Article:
we’re going to talk about how to calculate earnings per share. So if we remember
from our other discussions, we’ve got net income at the end of a quarter and of
a year and we’re going to what we’re going to do is we’re going to spread this net
a pool of shareholders, right? So we’ve got all these different shareholders and
we’re going to spread this this net income. We’re not actually going to pay it out.
So it’s just more theoretical practice what we’re doing here, but we’re trying to
get an idea of how this net income would be divided up among the shareholders. What’s
their share? What’s their claim on that? Net income? So let’s go ahead and let’s
get to the formula for how we would go ahead and calculate this so we’ve got net
income. Then we subtract out preferred dividends, right? Because what we want to
get here is we want to get an idea of the amount of net income among the common
How To Solve For Earnings Per
income. We subtract out this this prefer any preferred dividends that are paid or
so and then we going to we’re going to scale everything by the number of common
shares outstanding so it might be a little bit easier to understand it if we have
an example. So let’s say that we have XY YZ Corporation and XYZ Corporation has
let’s say they have net income of $30,000. And then they have preferred dividends.
dividends of $4,000 and then shares out say now we’re talking about common shares
so common shares. And again, we take the weighted average of the common shares throughout
the year common shares outstanding. We’ll just assume not come and shares outstanding.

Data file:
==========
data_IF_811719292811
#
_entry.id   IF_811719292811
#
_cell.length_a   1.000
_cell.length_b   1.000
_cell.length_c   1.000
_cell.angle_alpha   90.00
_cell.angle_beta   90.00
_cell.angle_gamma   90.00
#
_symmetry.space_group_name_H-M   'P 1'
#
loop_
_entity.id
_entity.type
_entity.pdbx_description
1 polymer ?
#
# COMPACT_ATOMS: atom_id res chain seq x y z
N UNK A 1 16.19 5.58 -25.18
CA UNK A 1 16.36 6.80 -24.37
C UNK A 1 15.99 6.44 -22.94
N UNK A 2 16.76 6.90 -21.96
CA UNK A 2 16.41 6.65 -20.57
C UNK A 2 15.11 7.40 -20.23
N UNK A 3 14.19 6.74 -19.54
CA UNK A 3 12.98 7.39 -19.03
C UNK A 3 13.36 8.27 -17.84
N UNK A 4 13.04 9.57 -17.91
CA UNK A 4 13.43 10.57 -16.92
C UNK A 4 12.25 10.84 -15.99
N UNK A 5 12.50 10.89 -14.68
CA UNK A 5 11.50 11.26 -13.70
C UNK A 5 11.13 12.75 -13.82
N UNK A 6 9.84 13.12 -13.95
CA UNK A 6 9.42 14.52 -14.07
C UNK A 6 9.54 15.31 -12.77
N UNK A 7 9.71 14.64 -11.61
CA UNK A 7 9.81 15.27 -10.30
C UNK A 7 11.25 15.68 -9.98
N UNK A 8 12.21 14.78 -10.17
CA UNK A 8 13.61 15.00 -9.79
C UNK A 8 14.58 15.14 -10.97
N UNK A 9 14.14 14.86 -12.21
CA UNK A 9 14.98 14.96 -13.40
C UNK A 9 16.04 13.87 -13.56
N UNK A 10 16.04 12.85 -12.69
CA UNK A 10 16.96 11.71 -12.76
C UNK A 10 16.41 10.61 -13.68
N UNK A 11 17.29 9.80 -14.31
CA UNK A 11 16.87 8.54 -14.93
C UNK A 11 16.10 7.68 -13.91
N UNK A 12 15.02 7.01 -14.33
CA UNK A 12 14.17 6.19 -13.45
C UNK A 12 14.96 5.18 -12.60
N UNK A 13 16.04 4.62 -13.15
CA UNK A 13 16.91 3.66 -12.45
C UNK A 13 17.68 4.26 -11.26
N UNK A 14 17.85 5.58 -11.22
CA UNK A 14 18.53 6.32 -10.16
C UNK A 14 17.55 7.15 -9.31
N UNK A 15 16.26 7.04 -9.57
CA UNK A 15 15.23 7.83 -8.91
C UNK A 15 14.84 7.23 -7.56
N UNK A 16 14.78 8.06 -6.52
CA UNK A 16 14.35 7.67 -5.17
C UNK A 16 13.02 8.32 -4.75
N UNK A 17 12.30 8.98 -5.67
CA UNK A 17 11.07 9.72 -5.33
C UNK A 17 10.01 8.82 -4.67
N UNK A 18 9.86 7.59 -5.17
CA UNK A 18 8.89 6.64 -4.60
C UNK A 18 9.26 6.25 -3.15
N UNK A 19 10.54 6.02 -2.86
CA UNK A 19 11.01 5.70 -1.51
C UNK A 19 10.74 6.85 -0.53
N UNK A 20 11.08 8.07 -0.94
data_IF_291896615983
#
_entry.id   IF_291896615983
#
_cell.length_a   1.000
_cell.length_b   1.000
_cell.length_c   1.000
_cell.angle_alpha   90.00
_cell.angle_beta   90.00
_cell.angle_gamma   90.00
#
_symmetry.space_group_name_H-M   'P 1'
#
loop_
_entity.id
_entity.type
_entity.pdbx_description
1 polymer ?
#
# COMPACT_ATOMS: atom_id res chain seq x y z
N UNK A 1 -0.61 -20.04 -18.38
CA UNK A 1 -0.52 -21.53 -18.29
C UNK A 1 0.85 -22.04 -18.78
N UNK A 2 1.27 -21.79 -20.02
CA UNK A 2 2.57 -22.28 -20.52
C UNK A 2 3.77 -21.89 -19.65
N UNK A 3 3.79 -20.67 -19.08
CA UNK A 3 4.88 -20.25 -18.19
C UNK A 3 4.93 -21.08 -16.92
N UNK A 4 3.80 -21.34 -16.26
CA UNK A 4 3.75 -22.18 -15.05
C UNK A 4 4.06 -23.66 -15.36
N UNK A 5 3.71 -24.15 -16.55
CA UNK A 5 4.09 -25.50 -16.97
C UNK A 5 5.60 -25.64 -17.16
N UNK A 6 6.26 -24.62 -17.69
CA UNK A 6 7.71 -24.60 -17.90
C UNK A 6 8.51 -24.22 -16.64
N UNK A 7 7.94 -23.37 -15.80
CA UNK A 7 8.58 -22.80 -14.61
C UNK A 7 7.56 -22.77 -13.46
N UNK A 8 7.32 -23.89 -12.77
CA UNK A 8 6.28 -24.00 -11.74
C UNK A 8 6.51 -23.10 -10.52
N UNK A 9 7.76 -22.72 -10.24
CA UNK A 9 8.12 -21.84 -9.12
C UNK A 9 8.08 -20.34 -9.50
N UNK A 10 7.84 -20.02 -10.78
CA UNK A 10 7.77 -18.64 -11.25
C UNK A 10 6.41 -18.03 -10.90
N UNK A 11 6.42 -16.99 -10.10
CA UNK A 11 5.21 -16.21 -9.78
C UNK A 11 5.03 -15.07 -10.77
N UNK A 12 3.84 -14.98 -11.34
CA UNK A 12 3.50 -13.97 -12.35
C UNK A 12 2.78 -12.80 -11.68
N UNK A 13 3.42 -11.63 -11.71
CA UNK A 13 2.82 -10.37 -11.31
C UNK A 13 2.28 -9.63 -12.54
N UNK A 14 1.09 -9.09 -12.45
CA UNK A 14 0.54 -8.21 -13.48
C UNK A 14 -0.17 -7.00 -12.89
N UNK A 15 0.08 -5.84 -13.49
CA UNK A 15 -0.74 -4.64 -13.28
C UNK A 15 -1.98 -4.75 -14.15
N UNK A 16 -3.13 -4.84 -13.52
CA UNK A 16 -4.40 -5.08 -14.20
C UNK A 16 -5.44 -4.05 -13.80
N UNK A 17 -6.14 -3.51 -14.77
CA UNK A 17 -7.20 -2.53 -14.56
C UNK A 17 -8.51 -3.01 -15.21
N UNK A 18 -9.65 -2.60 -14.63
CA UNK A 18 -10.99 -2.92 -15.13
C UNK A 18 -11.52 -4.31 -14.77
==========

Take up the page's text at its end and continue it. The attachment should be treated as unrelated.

We’ve got 50,000 so now we need to make some calculations here and we’re just going to plug in to our formula up here these numbers. So let’s get started. So we’ve got the numerator. We’re going to have 30,000 this net income. Then we’re going to subtract out the preferred dividends because the common shareholders don’t have any claim on that that goes the preferred shareholders. So now we’re going to divide this whole thing by the number of common shares outstanding not total. Is common shares so we got 30,000 – 4000 divided by fifty thousand and what’s that going to give us that is going to give us? 52 cents a share so one way of thinking about how the earnings these earnings of $30,000.
Taking A Closer Look At Dividends
So one way of thinking about how what share of the pie each shareholder has we can think of it for every share you own you really have a 52 cents a share in those earnings. So now we can think about a couple things are a little more complex in terms of this this these preferred dividends that we’re talking about here. What if the preferred dividends are declared but not paid so the company has declared that they are going to have a preferred dividend but they haven’t yet paid it. Do we go ahead and then deduct it in terms of calculating our earnings per share, even if they haven’t been paid the answer is yes we go ahead and we deduct even if they haven’t been paid yet if they’ve been declared you deduct them. Now what if what if the preferred Dividends are cumulative which I’m going to explain this in another post about preferred dividends, but what if their cumulative but they haven’t been declared do we then deduct them from here? Because again, we’ve got this here. What do we do with the preferred dividends? Well, even if they’re there they haven’t actually been declared but they’re cumulative we go ahead and we deduct them in our calculation of earnings per share as well.
or not the dividends have actually been paid if they’ve been declared. Aired or
whether or not they haven’t been declared but their cumulative we’re going to go
ahead and we’re going to deduct those preferred dividends from that income scale
everything by the number of common shares outstanding the weighted average throughout
the year and that will yield our earnings per share which in this case was 52 cents
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